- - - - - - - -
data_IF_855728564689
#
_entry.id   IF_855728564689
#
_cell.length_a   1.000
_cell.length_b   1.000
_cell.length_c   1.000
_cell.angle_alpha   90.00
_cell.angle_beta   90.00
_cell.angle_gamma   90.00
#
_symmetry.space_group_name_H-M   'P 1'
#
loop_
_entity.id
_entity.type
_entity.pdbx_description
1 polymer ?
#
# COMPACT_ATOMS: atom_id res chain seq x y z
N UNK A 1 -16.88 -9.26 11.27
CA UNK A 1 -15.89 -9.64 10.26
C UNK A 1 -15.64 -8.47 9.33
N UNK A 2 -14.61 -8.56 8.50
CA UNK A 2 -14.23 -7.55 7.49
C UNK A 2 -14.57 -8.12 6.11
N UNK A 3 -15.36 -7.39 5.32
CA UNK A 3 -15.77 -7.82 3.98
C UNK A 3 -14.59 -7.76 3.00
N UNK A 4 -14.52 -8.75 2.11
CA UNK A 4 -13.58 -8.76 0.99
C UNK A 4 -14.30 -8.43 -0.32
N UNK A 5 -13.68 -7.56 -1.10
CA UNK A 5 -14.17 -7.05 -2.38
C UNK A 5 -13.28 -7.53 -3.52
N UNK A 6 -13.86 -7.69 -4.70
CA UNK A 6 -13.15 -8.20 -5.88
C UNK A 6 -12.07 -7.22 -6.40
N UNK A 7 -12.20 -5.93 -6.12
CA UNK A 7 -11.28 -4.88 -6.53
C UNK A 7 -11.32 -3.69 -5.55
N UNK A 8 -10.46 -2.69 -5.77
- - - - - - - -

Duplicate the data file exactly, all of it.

data_IF_855728564689
#
_entry.id   IF_855728564689
#
_cell.length_a   1.000
_cell.length_b   1.000
_cell.length_c   1.000
_cell.angle_alpha   90.00
_cell.angle_beta   90.00
_cell.angle_gamma   90.00
#
_symmetry.space_group_name_H-M   'P 1'
#
loop_
_entity.id
_entity.type
_entity.pdbx_description
1 polymer ?
#
# COMPACT_ATOMS: atom_id res chain seq x y z
N UNK A 1 -16.88 -9.26 11.27
CA UNK A 1 -15.89 -9.64 10.26
C UNK A 1 -15.64 -8.47 9.33
N UNK A 2 -14.61 -8.56 8.50
CA UNK A 2 -14.23 -7.55 7.49
C UNK A 2 -14.57 -8.12 6.11
N UNK A 3 -15.36 -7.39 5.32
CA UNK A 3 -15.77 -7.82 3.98
C UNK A 3 -14.59 -7.76 3.00
N UNK A 4 -14.52 -8.75 2.11
CA UNK A 4 -13.58 -8.76 0.99
C UNK A 4 -14.30 -8.43 -0.32
N UNK A 5 -13.68 -7.56 -1.10
CA UNK A 5 -14.17 -7.05 -2.38
C UNK A 5 -13.28 -7.53 -3.52
N UNK A 6 -13.86 -7.69 -4.70
CA UNK A 6 -13.15 -8.20 -5.88
C UNK A 6 -12.07 -7.22 -6.40
N UNK A 7 -12.20 -5.93 -6.12
CA UNK A 7 -11.28 -4.88 -6.53
C UNK A 7 -11.32 -3.69 -5.55
N UNK A 8 -10.46 -2.69 -5.77